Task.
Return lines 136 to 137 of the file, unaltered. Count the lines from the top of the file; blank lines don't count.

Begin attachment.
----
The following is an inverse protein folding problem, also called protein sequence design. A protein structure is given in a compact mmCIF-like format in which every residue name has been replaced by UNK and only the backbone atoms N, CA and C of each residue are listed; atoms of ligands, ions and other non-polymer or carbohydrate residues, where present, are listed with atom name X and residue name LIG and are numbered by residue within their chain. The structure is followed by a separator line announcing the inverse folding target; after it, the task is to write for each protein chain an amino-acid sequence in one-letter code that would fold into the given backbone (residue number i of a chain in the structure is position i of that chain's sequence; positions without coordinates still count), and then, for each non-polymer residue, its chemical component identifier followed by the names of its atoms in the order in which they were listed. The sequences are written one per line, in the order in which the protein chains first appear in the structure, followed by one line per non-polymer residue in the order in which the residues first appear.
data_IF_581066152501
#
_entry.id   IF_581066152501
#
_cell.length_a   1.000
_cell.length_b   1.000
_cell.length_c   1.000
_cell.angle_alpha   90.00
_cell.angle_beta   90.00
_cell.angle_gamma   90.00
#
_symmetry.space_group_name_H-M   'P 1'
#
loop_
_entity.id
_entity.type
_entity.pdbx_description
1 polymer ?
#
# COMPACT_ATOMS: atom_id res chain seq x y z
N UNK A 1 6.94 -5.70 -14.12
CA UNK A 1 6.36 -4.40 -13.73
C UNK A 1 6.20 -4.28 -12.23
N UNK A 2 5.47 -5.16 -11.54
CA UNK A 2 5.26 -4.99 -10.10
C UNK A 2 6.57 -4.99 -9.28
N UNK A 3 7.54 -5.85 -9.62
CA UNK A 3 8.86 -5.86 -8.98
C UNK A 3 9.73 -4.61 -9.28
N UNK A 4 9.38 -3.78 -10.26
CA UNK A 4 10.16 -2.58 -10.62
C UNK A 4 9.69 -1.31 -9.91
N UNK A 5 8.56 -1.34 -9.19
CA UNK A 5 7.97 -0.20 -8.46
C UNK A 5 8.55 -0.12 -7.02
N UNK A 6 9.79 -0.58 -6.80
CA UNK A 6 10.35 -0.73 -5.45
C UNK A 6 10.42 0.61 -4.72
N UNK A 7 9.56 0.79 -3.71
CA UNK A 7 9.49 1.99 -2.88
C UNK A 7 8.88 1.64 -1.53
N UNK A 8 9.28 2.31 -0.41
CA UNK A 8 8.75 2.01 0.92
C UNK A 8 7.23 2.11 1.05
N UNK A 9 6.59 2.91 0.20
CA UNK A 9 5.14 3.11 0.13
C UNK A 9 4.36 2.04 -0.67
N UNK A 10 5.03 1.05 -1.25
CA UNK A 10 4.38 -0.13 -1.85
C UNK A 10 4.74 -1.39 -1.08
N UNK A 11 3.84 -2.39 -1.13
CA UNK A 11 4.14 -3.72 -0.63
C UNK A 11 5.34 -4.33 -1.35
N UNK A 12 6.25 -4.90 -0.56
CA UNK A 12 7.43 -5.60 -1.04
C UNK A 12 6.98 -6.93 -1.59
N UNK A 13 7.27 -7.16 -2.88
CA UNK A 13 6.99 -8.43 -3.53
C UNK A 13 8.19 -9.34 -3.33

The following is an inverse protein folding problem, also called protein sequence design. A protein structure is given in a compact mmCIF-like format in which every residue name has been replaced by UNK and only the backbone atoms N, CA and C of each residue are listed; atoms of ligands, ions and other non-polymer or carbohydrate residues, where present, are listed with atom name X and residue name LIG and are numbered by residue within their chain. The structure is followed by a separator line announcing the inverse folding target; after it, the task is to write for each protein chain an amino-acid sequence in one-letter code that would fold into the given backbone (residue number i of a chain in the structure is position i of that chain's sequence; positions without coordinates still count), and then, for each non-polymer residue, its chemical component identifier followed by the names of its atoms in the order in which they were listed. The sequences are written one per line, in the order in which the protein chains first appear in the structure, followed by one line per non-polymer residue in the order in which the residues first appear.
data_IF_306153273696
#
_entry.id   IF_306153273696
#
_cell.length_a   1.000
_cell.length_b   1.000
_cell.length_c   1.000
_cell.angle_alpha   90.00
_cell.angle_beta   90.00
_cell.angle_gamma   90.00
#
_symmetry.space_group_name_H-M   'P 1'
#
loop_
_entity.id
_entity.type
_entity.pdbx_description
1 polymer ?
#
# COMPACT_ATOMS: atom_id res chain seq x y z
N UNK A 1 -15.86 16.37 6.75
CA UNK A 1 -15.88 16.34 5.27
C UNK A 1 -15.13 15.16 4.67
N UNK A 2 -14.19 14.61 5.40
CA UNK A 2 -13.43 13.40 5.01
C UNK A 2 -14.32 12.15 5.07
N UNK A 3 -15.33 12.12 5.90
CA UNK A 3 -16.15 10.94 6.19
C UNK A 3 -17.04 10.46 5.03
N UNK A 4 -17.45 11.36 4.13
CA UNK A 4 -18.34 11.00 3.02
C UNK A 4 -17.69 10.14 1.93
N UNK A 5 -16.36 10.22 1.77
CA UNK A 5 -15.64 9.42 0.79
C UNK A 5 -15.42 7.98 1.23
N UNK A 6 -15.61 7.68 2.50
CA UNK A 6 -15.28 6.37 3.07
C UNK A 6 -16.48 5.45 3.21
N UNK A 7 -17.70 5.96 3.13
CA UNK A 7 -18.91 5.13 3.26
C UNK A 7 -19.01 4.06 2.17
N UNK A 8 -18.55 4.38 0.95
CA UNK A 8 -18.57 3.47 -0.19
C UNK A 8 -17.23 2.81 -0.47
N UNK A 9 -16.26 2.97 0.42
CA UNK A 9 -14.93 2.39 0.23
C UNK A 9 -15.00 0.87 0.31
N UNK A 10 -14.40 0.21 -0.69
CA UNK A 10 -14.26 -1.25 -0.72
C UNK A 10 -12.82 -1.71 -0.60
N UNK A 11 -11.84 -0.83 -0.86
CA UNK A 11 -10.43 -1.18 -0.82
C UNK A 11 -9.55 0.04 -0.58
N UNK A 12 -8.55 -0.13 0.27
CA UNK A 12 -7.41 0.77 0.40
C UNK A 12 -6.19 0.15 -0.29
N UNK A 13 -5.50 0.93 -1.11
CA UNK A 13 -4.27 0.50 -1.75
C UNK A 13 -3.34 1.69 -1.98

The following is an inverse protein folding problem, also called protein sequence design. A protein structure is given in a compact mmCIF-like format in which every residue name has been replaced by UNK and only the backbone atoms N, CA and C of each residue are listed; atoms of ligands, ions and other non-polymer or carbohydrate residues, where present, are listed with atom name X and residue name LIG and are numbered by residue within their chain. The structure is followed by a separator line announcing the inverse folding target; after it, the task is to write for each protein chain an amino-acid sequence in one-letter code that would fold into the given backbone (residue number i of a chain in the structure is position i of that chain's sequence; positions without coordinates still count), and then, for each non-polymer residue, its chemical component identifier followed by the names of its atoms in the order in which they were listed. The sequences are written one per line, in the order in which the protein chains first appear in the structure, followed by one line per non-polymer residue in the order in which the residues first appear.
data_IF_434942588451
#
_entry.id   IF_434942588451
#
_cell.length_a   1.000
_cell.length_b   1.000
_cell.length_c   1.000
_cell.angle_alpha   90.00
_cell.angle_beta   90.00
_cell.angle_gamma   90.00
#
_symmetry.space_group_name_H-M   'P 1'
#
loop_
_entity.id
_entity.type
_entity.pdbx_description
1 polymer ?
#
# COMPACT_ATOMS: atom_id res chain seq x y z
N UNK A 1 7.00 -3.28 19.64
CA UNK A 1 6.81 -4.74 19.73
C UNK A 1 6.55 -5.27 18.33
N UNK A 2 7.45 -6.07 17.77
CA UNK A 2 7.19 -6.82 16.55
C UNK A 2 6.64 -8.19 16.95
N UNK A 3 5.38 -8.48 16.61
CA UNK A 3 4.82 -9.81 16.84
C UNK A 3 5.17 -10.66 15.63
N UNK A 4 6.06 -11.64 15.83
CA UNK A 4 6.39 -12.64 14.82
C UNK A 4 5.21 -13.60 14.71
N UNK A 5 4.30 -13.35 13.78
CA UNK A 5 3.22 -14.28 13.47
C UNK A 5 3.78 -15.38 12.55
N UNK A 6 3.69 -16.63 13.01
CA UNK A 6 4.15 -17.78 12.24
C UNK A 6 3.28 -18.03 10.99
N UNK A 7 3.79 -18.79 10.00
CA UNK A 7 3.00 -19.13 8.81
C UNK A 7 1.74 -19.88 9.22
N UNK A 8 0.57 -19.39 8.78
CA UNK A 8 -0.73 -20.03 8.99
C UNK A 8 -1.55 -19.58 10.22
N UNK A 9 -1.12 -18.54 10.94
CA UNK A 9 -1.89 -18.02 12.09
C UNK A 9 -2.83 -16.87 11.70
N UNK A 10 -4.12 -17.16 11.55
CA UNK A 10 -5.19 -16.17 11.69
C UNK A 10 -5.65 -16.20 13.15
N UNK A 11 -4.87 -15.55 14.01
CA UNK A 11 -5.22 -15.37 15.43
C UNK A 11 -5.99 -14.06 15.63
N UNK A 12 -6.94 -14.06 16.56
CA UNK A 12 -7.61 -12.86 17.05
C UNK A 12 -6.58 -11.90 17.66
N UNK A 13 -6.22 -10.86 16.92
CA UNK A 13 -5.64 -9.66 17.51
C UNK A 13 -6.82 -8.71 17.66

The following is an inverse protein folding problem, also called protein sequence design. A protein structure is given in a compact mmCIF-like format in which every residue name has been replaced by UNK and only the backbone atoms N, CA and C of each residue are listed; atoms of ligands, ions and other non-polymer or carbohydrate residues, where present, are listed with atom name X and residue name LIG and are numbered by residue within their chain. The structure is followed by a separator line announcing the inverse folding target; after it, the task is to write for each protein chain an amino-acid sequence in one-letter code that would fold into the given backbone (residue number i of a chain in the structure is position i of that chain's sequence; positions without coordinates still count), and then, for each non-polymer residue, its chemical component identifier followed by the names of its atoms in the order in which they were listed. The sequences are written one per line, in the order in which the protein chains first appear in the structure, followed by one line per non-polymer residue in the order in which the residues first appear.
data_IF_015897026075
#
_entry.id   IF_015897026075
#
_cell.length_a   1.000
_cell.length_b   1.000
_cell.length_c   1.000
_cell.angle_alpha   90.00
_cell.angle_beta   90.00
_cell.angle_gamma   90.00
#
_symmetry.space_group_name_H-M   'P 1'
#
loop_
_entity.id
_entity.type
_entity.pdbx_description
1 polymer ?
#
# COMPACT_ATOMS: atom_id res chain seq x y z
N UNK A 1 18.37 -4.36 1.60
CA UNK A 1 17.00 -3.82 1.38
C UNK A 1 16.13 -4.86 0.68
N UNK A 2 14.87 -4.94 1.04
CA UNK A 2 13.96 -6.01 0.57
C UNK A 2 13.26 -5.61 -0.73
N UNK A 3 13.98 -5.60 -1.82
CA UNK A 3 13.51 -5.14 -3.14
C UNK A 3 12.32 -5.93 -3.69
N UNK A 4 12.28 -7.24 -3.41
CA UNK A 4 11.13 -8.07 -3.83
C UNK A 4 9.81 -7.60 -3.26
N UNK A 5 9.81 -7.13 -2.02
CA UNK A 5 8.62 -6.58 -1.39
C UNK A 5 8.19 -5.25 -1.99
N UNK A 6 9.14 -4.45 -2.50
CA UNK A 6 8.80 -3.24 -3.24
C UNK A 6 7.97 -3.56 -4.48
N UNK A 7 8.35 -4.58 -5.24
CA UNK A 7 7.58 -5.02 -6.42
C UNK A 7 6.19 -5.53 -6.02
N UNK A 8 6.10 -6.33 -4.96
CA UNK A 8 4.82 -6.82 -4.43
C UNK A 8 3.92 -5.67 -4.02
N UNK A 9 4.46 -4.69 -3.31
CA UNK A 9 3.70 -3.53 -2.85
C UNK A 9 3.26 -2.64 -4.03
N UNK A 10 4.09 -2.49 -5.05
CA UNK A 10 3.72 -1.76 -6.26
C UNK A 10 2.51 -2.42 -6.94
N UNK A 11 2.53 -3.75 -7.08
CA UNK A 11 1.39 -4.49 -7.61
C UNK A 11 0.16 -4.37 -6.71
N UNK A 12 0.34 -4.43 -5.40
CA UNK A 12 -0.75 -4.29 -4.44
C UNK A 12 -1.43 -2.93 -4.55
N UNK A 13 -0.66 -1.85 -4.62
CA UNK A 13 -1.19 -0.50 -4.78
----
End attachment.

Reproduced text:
_entity.id
_entity.type